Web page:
I thought she was fooling around, so I said “Good riddance.”
But she kept talking in that same little zombie voice, like she was reading from notes: “Our ship sails late next month for France, and then the Soviet Union. We’ll land in Odessa and take the train to Moscow, where we’ll live. I wasn’t supposed to tell anyone . . . .”
I said, “Oh shit!” I don’t usually use that kind of language, especially around girls. It just slipped out, but Ksenia didn’t seem to notice. She said her parents had been thinking of going back for the past two years, ever since Stalin invited all the Russian émigrés to return and promised them a good life.
I said, “If life is so great there, how come that lady jumped from the Soviet consulate last week? She said she’d rather die than go back.”
“My father says anybody who’d jump out of a third-floor window has to be nuts,” Ksenia said. “And anyway, I don’t think he really cares how good or bad it is there. My mom would just as soon stay here, but he misses his homeland, his rodina. He can’t get used to America—the language, the food, the music. He says life in Russia has a softer texture, a sweeter taste . . . .”
“How do you feel about going back?” I asked.
She just shrugged, which pretty much answered my question. I said if it was me, I’d run away from home. Ksenia said she had nowhere to run.
After that, we just sat there a long time without talking, until suddenly I got this idea: Our shack would be closed up for the winter after Labor Day, and I figured I could give Ksenia a spare key so she could hide there. She’d have to sneak out of her apartment in Brooklyn the day before the ship sailed and take the train back to Glen Cove.
I told her she’d have to go with just what she was wearing so her parents wouldn’t catch her packing. And she’d have to spend the night in the dark ‘cause the electricity would be shut off—and besides, the nosy neighbors would probably call the cops if they saw a candle or flashlight in the window.
After the ship left port, she could take the train back to New York and go to one of the newspapers. I figured if Mrs. Kasenkina got to stay after she jumped, Truman would let Ksenia stay too after the paper printed her story.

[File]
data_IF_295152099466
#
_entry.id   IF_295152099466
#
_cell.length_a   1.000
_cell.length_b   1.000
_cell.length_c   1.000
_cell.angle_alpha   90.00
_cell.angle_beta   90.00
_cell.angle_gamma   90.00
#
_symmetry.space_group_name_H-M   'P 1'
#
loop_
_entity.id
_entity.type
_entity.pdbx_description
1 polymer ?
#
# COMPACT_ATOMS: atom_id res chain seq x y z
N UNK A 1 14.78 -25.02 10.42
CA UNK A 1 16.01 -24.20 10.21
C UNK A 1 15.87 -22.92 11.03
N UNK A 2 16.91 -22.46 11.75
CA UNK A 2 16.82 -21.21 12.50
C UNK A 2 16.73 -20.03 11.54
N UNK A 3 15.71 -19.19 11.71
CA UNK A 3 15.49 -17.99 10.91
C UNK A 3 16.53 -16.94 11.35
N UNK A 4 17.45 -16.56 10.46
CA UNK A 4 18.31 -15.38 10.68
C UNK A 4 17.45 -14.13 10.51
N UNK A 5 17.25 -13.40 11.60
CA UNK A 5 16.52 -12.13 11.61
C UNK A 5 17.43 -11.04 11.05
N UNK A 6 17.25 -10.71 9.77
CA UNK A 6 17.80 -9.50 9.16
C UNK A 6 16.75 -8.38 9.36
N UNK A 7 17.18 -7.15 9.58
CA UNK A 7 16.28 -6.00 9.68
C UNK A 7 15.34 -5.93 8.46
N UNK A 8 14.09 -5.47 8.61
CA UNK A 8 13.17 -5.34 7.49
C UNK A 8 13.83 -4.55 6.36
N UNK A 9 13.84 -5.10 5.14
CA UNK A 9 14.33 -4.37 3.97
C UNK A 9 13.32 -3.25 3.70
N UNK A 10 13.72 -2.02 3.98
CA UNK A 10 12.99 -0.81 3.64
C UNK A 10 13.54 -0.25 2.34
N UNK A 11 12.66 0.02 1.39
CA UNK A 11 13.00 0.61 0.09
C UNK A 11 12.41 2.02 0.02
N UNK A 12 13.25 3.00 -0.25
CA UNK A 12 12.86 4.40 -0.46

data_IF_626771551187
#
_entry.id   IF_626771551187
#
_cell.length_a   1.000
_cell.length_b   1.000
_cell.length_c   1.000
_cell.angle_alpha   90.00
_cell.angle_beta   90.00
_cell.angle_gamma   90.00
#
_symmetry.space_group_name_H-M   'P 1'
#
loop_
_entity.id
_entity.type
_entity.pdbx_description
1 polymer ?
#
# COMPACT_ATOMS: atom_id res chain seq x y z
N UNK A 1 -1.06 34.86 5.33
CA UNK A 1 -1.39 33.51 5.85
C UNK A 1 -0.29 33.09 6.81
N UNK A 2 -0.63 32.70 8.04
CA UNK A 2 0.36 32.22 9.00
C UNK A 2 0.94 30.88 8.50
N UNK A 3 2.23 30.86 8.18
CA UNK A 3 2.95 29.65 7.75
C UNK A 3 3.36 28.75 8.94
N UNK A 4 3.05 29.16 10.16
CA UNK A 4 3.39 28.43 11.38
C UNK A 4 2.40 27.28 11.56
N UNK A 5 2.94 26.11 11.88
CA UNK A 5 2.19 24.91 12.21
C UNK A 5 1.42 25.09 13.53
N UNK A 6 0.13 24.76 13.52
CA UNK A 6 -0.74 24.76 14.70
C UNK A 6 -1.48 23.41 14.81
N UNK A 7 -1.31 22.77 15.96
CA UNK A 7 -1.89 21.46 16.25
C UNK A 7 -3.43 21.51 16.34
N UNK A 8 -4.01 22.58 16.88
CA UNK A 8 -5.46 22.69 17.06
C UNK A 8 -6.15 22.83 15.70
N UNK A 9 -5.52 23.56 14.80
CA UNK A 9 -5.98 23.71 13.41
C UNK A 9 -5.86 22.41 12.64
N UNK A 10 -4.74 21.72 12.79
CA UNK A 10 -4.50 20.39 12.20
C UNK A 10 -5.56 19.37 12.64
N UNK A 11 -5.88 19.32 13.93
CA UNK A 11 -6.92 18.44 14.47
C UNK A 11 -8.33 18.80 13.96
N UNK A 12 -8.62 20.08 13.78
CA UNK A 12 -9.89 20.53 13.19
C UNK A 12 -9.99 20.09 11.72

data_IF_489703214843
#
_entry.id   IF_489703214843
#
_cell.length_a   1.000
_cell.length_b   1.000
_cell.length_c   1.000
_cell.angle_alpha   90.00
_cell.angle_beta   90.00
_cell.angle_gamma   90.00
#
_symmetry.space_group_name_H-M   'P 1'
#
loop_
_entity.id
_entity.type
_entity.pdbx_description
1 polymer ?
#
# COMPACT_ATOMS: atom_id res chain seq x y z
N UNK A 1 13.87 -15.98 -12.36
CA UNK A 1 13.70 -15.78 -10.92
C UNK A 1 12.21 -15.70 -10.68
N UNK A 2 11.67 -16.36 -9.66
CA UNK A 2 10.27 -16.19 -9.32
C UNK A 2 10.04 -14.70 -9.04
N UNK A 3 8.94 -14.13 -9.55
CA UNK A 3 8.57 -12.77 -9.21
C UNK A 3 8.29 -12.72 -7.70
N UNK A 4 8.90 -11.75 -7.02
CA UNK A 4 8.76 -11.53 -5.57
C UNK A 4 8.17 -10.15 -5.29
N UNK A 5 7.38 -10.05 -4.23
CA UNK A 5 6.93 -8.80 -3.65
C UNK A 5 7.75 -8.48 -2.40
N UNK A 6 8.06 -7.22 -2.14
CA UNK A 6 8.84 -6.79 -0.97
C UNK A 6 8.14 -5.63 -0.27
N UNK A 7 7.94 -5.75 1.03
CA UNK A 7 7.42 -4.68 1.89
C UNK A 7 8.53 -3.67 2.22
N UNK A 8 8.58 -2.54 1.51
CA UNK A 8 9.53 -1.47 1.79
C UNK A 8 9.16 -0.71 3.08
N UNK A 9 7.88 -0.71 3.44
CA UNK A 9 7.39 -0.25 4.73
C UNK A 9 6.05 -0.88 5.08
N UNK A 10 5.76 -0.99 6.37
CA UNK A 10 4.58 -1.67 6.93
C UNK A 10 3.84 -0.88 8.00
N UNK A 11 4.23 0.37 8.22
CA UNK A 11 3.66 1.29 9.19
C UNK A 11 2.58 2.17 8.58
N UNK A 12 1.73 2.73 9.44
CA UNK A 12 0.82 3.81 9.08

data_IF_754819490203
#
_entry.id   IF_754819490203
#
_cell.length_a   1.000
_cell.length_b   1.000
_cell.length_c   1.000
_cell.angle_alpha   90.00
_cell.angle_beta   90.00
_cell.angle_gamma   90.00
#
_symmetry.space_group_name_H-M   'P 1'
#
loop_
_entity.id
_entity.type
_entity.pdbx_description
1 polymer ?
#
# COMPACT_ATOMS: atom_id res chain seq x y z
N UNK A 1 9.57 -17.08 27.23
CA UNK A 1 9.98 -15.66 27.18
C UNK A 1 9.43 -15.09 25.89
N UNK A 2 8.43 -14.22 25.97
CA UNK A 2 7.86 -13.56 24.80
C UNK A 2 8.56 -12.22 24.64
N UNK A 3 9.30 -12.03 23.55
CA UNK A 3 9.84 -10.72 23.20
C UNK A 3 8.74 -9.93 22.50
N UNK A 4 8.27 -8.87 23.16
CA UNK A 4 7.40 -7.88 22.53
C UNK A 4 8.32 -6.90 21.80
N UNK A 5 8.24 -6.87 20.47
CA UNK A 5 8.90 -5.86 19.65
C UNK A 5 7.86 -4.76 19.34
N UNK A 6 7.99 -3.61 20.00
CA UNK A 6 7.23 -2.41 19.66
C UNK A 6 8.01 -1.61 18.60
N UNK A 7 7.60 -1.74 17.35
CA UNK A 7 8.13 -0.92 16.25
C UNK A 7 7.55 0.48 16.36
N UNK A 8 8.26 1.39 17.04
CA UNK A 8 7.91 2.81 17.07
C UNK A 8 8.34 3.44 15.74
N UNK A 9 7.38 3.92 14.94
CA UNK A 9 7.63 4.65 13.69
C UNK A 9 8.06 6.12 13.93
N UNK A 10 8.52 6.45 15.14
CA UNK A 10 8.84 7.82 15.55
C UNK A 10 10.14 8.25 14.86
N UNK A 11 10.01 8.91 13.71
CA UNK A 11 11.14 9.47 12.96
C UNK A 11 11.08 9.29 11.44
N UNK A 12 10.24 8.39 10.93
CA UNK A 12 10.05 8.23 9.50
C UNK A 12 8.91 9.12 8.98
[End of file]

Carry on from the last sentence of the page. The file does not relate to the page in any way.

At the same time, I was wondering what her parents would do. They’d have their tickets already, and all their stuff would be on the ship. Would they go without her? I didn’t want to think about that.
All this time she just sat without talking. I wasn’t even sure she was listening, at least until she started mumbling “My father would kill me, my father would kill me.” She kept saying it over and over, like a broken record. And then she started to shake and cry. Maybe I should have put my arm around her or something, but I didn’t know what to do. After she was all cried out, we rode our bikes home.
The Cold War really heated up after they took Mrs. Kasenkina to the hospital. The Soviets said we broke some kind of diplomatic rules when our cops went on their consulate grounds, and they closed down both their consulates in the U.S. and made us close ours in Russia. Those last few days last summer, I made believe I didn’t see Ksenia, just like my mother wanted.
The Soviets ended their Berlin blockade this May, and we stopped our airlift. But now they’re saying on the news that Soviet spies stole our plans for the A-bomb. The C.I.A. says they won’t be ready to test a bomb for another few years, probably not before ‘53 or ’54 at the earliest. That’s sort of good news, I guess, so I’ll try not to worry about it for now. Glen Cove still looks the same this summer, except somebody painted the white rafts this ugly dark gray color, like the halls in my school.
My first day back at the beach this year, I was sitting with my mother under her umbrella, just hoping Ksenia’s parents might have changed their minds and stayed. I made up my mind that if I saw her, I’d go and talk to her, no matter who was watching. But I never saw Ksenia again.
Instead, Mrs. Glazova showed up and sat on our blanket. “Have you heard about the Pitukhins?” she asked my mother in Russian. “They went back to the Soviet Union last fall. I just happened to be chatting on the phone with their landlady in Brooklyn, who said the F.B.I. searched their apartment for hours after they left. You see? I just knew those people were spies!”
My mother shook her head and clucked her tongue.
“Then a couple of months after that, Pitukhin’s sister-in-law, that cow Chernousova, told me she got a letter from them. They were supposed to go to Moscow, but the letter was postmarked Vorkuta, which is 2,000 kilometers northeast of Moscow, above the Arctic Circle . . . .”
“I know where Vorkuta is, thank you,” my mother said. “And I’m not surprised. My husband was saying just the other day that any émigrés stupid enough to go back shouldn’t expect a kiss on both cheeks from Stalin . . . .”
Mrs. Glazova kept talking. “Of course the letter had to be worded very carefully to get past the censors, but Chernousova managed to read between the lines. As soon as they arrived in Vorkuta, Pitukhin was put to work in the mines. So the idiot lost his head and started cursing Stalin—he was probably drunk, as usual—and they threw him in jail for six months. And all those appliances they bought before they left—the refrigerator, washer, vacuum cleaner—all confiscated.”
“Of course,” my mother said. “The Soviets don’t want their people to see what they’re missing . . . .”
“Oh, and you’ll never guess what happened to the girl. A couple of months after they got to Vorkuta, she ran off with a married man more than twice her age . . . .”
That’s when I got up and walked away. When I came back later, my mother scolded me for not excusing myself before I left.